onset of a new school year renews the plight of head lice infestation.
Recently, concerns have focused on lice that are now resistant to
permethrin, the main chemical ingredient in many popular
over-the-counter lice products. Faced with this problem, lindane, a
prescription topical antiparasitic product, may be prescribed.
The USP Medication Errors Reporting (MER)
Program has received reports of dispensing errors where the liquid
topical product lindane has been accidentally mixed-up with various
other liquid products for oral administration. One recent error occurred
when a pharmacist filling individual bottles of lindane for several
family members became distracted by a technical problem. The lindane
stock bottle and the unlabeled prescriptions were left on the counter. A
subsequent prescription for a liquid cough preparation was mistakenly
filled with lindane. The same manufacturer produced both lindane and the
cough syrup, and although kept in different areas of the pharmacy, the
stock bottles reportedly looked similar. It is not, however, clear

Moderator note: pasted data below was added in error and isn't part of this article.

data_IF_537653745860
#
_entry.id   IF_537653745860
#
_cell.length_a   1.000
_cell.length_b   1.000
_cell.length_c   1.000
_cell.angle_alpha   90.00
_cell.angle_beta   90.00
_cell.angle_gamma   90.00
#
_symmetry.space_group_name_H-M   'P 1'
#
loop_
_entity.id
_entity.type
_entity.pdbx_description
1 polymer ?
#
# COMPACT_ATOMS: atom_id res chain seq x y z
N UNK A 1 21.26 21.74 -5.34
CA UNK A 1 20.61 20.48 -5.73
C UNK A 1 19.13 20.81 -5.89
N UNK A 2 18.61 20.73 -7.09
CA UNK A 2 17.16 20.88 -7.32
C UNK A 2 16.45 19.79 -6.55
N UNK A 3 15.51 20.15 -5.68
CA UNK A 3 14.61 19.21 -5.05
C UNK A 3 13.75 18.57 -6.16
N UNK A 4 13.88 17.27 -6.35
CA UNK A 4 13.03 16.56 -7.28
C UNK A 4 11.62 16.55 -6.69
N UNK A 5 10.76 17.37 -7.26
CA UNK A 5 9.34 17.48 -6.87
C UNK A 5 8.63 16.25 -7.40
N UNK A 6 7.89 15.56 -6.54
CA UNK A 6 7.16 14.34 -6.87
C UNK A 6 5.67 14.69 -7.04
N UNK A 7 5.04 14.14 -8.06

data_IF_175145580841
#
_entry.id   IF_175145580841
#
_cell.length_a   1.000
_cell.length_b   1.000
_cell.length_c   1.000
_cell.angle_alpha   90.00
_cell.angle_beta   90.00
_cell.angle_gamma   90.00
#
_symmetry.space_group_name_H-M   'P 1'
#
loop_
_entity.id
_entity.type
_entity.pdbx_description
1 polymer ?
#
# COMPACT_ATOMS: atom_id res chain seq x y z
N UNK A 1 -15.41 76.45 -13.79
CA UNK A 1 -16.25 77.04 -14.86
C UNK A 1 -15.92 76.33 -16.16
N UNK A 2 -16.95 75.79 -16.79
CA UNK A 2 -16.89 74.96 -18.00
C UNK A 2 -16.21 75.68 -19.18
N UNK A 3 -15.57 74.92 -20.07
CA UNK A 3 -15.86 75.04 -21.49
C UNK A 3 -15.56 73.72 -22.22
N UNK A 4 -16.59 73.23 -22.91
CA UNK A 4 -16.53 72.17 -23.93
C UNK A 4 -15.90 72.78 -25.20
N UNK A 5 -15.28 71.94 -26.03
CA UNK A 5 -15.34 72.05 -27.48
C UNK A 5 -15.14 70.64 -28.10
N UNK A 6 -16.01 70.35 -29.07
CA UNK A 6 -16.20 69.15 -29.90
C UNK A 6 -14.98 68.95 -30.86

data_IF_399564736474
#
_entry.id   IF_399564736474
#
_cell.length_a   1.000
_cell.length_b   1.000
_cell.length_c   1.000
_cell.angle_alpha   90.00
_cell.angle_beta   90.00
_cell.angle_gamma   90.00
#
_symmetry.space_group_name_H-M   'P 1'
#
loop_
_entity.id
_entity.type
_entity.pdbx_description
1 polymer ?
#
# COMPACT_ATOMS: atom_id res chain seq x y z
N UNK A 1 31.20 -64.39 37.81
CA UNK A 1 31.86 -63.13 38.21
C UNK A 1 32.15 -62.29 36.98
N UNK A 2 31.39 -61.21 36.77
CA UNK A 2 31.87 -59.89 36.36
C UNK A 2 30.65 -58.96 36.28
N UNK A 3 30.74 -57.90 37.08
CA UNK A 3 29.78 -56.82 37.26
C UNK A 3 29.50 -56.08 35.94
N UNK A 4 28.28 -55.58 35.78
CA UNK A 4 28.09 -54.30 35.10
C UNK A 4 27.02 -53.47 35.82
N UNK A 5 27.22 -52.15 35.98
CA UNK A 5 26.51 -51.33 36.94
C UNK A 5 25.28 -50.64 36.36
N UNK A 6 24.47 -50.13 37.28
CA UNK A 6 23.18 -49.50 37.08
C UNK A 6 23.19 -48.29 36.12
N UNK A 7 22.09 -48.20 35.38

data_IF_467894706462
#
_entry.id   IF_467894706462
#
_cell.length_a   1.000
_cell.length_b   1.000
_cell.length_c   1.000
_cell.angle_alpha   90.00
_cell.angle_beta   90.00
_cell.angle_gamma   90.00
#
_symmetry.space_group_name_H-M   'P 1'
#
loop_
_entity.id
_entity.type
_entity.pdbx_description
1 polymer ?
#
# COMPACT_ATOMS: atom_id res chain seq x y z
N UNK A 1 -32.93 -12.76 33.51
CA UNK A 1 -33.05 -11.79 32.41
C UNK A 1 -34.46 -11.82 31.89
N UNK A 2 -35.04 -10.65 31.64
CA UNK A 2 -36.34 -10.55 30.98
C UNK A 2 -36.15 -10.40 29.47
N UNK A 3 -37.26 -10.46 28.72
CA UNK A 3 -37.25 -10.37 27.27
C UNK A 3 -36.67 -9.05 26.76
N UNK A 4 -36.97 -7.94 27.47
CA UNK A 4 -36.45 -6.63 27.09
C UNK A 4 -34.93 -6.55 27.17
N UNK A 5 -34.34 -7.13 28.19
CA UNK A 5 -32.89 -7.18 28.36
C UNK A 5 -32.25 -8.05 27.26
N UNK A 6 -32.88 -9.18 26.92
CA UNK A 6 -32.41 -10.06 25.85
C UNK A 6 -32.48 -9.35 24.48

whether the wrong stock bottle was used to fill the prescription or if
one of the unlabeled lindane bottles was labeled and dispensed as the
cough syrup. Unfortunately, the patient took one dose of the lindane and
experienced burning of the throat.
Two other medication errors received at USP
describe similar situations; in one report, a prescription for ferrous
sulfate elixir was filled with lindane. The prior prescription filled by
the pharmacist for lindane and the stock bottle had not been cleared
from the filling area. In the other report, a patient's wife recognized
that the odor from a bottle of an "antihistamine cough suppressant"
smelled like lindane. The product was confirmed as lindane.
Health care practitioners should be cautious to
institute a double check using the NDC number of the stock bottles.
Pharmacists should open medication bottles before dispensing but
especially when counseling patients as a final check in the dispensing
process. Additionally, clearing the filling area before dispensing a
new prescription may help prevent similar errors as this from occurring.
For more recommendations on strategies for avoiding error-prone aspects
of dispensing, see the National Coordinating Council for Medication
Error Reporting and Prevention's "Recommendations for Avoiding Error-Prone Aspects
of Dispensing Medications" .